Four vie to be top cop in St. Helens
UPDATED 6/29/18 — Four candidates vying to lead the St. Helens Police Department met with members of the public during a meet-and-greet Tuesday evening.
On Tuesday night, June 26, the four men — SHPD Lt. Joe Hogue, Brian Greenway, Scott Hewetson Sr. and Michael Lester — introduced themselves, gave introductions, referenced qualifications and stated their reasons for wanting to work with SHPD.
The meet-and-greet was the first public introduction of the applicants.
A group of roughly 20 citizens, city staff, police department employees and city councilors mingled with the applicants for roughly an hour and a half.
Earlier in the week a series of interviews was held by a group of citizens and police department employees with the intent to narrow the applicant field.
Later Tuesday, the St. Helens City Council met in closed session to interview finalists for the position.
Many who attended the meet-and-greet said they appreciated being included in the process and having the chance to hear from the applicants. Attendees were also given forms to provide feedback.
The City Council did not make any final decisions Tuesday. Council members indicated criminal background checks would still need to be conducted before naming the city's police chief.
Greenway works as a captain with the Las Vegas Metropolitan Police Department, where he has been employed for 25 years. Originally from Illinois, Greenway served in the U.S. Army for three years and worked with the Carpentersville Police Department in Illinois for several years before moving to Nevada. While with the Las Vegas department, he worked his way through the ranks and served in several enforcement roles, including traffic and narcotics.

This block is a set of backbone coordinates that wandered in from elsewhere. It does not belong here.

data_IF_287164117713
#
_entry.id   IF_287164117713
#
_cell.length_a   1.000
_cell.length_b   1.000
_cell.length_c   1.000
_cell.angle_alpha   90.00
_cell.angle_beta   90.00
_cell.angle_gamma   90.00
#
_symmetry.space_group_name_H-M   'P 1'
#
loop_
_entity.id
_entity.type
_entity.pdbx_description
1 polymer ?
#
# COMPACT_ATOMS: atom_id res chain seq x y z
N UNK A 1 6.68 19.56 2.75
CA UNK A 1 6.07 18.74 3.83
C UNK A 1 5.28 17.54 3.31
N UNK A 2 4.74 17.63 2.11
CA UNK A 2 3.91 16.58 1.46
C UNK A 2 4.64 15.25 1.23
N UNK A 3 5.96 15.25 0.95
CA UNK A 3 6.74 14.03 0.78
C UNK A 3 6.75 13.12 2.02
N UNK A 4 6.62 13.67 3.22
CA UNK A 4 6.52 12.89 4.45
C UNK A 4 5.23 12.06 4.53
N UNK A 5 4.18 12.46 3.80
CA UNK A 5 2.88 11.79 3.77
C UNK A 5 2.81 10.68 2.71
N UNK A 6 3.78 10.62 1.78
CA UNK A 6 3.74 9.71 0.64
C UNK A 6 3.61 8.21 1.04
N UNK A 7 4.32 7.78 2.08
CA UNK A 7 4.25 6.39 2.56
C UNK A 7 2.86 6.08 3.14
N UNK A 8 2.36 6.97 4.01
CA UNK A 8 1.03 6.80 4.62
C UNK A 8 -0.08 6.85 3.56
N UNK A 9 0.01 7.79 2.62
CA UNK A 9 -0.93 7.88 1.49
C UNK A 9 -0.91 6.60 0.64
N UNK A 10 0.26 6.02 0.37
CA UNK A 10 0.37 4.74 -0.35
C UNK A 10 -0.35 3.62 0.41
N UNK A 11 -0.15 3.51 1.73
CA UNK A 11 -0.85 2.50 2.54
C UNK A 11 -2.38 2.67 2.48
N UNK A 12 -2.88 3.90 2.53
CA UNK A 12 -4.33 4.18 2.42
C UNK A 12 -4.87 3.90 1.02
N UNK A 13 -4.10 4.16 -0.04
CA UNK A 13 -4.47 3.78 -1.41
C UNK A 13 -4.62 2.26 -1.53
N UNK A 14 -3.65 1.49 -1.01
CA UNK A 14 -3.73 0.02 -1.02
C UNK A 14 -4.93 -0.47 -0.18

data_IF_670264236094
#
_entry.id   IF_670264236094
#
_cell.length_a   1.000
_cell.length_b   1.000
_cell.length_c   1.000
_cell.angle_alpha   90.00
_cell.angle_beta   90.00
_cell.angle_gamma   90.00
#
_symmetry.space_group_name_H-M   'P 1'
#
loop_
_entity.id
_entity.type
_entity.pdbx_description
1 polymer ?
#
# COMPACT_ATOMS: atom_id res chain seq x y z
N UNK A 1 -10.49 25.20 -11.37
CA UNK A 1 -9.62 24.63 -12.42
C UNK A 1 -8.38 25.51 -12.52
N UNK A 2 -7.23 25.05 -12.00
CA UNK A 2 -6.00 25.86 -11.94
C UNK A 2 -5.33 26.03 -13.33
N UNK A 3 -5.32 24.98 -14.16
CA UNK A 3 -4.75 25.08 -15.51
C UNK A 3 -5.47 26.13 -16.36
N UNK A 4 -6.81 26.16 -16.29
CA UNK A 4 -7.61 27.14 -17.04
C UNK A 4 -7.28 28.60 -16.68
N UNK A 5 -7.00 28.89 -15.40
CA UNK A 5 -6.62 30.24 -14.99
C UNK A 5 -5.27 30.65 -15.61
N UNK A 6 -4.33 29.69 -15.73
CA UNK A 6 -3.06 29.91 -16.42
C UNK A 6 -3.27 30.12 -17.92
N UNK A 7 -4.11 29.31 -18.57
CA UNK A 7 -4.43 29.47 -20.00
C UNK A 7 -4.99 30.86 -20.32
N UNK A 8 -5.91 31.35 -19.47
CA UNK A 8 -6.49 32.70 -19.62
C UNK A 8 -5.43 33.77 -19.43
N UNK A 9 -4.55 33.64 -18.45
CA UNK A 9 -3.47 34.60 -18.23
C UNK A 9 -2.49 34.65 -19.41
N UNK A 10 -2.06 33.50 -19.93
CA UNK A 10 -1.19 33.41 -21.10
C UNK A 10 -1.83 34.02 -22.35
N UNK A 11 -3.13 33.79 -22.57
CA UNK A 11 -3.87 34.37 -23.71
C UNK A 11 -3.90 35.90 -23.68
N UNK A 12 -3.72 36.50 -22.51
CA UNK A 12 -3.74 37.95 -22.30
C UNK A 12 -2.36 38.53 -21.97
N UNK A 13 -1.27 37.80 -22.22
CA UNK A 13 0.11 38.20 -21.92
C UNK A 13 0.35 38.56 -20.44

"I'm here to come up with long-time solutions that are timeless. The police will never be able to arrest their way out of a problem. Policing has changed over the years and we have to continue to seek out long-term solutions," Greenway stated. "When people have problems at midnight, or two in the morning, people call the police. So, the police are also now problem solvers, and I embrace that."
Hogue currently serves as a lieutenant with the St. Helens Police Department. He has worked with SHPD since 1998. In 2016, Hogue completed a highly sought after and competitive training program with the FBI National Academy. He has also helped lead reserve officer trainings. During the meet-and-greet, Hogue described his childhood growing up in St. Helens and said school visits as a youth and encouragement during his training as a reserve officer prompted him to seek a career in law enforcement.
"Now that I'm a member and have been here for a while, I want to share some of that, and I've been working on some of that already," Hogue said of his positive experiences in police work. "That's why I want to be chief, is to guide this department, so these officers can inspire someone like I was inspired, too."
Lester currently works as assistant police chief with the Vancouver., Wash., police department. Originally from La Grande, he also lived in Hermiston and Montana. Following high school, Lester served three years in the U.S. Army before pursuing a career in law enforcement. He worked with the La Grande Police Department for several years before moving to Vancouver PD in 1992. Lester has worked patrol, internal affairs and drug task force as a sergeant, lieutenant and commander. Lester noted the need to continue pushing the department forward in 21st century policing programs.
"I've always said that leadership is just a position. It's the relationships that you build in that leadership position that really make you successful. And it's not the leader, it's the team that makes you successful," Lester said.
Scott Hewetson Sr.
Hewetson is a lieutenant with the Hillsboro Police Department, where he has worked since 1997. Originally from Hawaii, Hewetson served in the U.S. Air Force before being hired as an officer with the Honolulu Police Department. Hewetson and his wife moved to Oregon and in 1997 he started his service with the Hillsboro Police Department. He has worked with youth services, as a patrol sergeant, a patrol watch commander and in the office of professional standards.
"We are all one in this community. Our job as St. Helens police officers is, I believe, to be guardians and peacekeepers of the community. We're not a paramilitary occupying force. We have to cooperate, we have to collaborate, and we have to communicate," Hewetson said.
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